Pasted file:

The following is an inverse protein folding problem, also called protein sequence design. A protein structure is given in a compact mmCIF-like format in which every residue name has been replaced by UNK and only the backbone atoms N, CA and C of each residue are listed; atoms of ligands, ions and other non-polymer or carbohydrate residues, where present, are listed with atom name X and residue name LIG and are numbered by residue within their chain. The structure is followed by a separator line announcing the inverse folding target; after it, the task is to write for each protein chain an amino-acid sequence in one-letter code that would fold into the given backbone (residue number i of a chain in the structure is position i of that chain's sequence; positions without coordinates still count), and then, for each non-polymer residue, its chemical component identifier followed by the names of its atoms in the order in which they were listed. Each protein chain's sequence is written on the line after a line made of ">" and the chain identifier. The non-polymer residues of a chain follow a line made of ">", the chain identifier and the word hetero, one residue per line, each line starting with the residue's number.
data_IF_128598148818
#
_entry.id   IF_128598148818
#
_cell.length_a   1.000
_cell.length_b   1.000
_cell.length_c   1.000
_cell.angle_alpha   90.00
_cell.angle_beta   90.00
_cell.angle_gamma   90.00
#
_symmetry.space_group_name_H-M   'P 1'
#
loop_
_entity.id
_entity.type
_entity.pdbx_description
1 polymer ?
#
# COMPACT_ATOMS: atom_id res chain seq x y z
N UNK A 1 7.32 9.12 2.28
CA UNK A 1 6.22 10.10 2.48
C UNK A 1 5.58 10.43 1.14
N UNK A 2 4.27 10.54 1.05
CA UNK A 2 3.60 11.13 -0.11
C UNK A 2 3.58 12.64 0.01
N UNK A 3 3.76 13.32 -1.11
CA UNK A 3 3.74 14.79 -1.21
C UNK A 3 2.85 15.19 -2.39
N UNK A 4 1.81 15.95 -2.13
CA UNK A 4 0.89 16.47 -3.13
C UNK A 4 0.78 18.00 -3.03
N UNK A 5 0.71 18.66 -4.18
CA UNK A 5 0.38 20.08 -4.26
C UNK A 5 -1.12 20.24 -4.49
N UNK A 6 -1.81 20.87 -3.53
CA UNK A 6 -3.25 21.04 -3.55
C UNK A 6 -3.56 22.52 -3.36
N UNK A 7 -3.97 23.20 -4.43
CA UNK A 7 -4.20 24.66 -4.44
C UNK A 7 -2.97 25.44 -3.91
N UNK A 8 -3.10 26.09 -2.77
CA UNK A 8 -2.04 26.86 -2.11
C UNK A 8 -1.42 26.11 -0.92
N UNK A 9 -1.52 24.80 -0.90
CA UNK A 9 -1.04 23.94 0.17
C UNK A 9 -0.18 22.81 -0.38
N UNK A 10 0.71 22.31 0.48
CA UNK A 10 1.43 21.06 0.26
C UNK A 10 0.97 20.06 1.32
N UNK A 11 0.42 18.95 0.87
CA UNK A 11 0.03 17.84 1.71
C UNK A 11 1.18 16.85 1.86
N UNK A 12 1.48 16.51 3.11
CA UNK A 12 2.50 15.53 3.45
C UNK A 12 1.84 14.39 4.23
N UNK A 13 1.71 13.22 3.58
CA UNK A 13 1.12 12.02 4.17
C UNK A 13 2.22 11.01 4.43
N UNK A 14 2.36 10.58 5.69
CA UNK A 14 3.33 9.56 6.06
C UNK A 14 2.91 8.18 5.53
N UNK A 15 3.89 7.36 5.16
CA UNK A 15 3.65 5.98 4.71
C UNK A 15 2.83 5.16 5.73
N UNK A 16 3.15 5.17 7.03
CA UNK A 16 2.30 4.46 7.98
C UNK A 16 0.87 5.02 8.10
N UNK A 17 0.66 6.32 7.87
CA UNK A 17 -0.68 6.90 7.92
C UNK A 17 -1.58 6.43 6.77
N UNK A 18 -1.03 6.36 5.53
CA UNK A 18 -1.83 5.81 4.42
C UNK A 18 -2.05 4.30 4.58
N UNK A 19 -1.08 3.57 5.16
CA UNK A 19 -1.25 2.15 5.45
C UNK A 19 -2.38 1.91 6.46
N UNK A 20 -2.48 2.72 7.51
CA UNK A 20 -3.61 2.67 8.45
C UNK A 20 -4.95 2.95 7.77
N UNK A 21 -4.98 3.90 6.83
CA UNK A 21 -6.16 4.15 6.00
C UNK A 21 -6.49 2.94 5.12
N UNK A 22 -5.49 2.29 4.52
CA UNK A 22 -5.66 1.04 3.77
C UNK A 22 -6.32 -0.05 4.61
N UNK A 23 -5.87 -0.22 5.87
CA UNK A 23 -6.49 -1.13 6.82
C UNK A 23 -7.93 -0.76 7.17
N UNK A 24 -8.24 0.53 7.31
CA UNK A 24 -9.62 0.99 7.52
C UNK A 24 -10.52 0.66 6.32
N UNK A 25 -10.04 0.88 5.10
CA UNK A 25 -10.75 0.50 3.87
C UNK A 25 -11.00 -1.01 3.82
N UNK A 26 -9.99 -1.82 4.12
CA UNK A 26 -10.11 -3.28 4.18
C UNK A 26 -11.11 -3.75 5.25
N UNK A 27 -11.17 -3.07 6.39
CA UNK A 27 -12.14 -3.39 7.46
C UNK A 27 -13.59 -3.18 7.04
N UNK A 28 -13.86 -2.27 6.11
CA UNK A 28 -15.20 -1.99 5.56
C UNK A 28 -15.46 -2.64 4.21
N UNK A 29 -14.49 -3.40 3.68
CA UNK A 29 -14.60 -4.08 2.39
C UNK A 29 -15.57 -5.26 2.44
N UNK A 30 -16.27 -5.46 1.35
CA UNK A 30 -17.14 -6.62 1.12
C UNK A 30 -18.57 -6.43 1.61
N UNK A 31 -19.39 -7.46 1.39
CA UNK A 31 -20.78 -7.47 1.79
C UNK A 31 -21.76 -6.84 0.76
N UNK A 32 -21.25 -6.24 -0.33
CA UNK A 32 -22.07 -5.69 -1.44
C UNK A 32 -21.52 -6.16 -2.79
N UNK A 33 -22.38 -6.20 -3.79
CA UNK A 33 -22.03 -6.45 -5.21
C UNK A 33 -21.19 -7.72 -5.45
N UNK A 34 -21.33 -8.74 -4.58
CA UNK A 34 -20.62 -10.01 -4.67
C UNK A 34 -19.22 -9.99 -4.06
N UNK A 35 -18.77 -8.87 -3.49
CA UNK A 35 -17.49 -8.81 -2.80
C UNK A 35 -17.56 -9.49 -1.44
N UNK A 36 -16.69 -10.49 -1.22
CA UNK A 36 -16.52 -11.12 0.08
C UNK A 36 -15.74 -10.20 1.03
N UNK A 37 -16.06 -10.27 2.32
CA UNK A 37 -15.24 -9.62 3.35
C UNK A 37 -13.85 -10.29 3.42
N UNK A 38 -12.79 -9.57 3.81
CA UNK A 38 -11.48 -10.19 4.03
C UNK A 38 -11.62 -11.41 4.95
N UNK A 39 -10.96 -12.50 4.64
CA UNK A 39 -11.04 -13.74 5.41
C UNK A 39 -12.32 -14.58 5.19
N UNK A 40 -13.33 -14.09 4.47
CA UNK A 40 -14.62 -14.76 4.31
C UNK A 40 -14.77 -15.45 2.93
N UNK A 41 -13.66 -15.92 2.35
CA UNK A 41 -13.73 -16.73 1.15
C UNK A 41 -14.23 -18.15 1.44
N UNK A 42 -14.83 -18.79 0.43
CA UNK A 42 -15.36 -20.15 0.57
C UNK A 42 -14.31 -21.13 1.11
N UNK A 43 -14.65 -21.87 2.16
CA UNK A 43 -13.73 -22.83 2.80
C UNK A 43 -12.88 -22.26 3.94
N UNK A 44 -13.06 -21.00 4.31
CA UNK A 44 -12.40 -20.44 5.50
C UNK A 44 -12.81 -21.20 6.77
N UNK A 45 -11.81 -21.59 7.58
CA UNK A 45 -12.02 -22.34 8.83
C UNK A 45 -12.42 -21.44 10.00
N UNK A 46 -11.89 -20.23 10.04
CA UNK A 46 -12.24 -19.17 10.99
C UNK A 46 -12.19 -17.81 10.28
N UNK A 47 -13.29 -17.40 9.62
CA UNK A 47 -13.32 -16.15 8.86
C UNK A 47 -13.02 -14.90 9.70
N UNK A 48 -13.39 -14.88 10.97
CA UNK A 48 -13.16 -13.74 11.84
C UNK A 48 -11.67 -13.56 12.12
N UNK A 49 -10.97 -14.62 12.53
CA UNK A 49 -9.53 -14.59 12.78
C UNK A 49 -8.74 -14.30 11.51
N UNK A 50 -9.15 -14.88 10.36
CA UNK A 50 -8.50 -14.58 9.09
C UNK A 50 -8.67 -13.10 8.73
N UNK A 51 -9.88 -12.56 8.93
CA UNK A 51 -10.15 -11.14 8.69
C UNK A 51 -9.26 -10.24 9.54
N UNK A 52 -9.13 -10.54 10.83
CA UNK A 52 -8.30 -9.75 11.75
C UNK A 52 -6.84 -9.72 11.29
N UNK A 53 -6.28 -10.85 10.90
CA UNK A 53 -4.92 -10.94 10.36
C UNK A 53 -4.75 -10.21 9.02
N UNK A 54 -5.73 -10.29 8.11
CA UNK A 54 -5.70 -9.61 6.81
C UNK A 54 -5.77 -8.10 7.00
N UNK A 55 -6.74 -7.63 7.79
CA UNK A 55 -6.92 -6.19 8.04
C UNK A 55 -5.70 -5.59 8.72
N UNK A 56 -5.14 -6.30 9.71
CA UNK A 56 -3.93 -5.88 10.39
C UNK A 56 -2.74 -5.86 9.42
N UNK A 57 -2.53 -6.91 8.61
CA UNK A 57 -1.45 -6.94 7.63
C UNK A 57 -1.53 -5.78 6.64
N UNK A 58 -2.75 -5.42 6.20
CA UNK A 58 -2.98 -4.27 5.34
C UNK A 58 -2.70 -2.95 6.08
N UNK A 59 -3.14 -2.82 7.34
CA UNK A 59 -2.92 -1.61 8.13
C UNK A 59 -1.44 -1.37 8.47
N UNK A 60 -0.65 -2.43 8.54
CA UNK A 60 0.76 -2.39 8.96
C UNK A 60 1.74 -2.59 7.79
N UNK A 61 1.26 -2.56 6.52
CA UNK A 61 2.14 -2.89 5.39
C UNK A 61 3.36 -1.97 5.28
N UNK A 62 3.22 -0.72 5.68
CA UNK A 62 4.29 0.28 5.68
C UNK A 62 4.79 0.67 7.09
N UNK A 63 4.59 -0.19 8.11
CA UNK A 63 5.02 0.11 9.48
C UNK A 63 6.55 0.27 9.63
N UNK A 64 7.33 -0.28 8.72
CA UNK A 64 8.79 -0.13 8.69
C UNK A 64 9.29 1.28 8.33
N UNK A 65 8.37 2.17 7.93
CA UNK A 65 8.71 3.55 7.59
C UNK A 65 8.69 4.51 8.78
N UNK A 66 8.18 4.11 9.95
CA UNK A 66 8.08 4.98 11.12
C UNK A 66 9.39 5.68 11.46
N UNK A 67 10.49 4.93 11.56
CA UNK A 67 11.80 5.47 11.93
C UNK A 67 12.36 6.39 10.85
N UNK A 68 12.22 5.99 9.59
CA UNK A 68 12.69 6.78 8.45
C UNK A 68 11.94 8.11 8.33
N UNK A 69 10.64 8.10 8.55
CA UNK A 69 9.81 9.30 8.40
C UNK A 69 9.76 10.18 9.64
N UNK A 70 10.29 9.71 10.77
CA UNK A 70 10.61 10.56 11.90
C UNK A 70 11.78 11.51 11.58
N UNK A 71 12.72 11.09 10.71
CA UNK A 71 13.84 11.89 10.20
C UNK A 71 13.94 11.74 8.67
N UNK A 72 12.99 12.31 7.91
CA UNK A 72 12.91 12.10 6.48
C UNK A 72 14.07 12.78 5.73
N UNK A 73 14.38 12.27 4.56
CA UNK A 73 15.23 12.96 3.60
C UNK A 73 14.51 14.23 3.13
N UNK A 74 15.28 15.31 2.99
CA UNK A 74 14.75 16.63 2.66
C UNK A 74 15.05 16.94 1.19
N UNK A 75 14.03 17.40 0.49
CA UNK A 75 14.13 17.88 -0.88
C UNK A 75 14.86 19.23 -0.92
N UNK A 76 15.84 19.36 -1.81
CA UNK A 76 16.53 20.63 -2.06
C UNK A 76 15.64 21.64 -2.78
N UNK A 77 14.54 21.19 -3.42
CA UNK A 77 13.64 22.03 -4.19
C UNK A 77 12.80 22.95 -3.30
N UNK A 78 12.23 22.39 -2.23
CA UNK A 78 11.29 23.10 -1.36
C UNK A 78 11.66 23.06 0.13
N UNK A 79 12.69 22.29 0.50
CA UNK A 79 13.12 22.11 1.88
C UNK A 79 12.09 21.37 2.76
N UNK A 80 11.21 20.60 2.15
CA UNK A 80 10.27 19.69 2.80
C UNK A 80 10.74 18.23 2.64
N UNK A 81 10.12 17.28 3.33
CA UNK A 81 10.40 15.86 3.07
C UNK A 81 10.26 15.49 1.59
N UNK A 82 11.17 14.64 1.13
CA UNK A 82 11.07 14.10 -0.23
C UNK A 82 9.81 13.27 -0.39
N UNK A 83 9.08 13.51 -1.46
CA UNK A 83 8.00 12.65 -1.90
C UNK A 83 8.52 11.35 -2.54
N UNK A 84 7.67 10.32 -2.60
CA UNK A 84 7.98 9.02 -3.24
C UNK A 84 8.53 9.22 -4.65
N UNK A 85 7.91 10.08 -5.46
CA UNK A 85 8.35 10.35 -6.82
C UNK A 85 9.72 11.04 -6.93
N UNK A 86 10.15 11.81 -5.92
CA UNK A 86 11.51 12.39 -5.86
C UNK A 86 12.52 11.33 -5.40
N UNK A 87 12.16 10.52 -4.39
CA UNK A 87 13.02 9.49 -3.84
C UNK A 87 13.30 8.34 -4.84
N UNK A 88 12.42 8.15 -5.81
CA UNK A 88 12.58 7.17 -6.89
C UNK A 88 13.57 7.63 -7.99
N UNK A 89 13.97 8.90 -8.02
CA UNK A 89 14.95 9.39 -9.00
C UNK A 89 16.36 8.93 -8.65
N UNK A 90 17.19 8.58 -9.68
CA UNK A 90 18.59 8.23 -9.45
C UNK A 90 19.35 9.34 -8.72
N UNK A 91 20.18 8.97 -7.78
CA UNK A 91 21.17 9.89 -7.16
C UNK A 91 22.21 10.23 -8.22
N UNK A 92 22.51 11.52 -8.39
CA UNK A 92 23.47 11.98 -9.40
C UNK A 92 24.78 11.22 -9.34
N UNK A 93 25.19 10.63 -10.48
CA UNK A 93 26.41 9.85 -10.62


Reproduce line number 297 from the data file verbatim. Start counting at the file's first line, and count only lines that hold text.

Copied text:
C UNK A 92 24.78 11.22 -9.34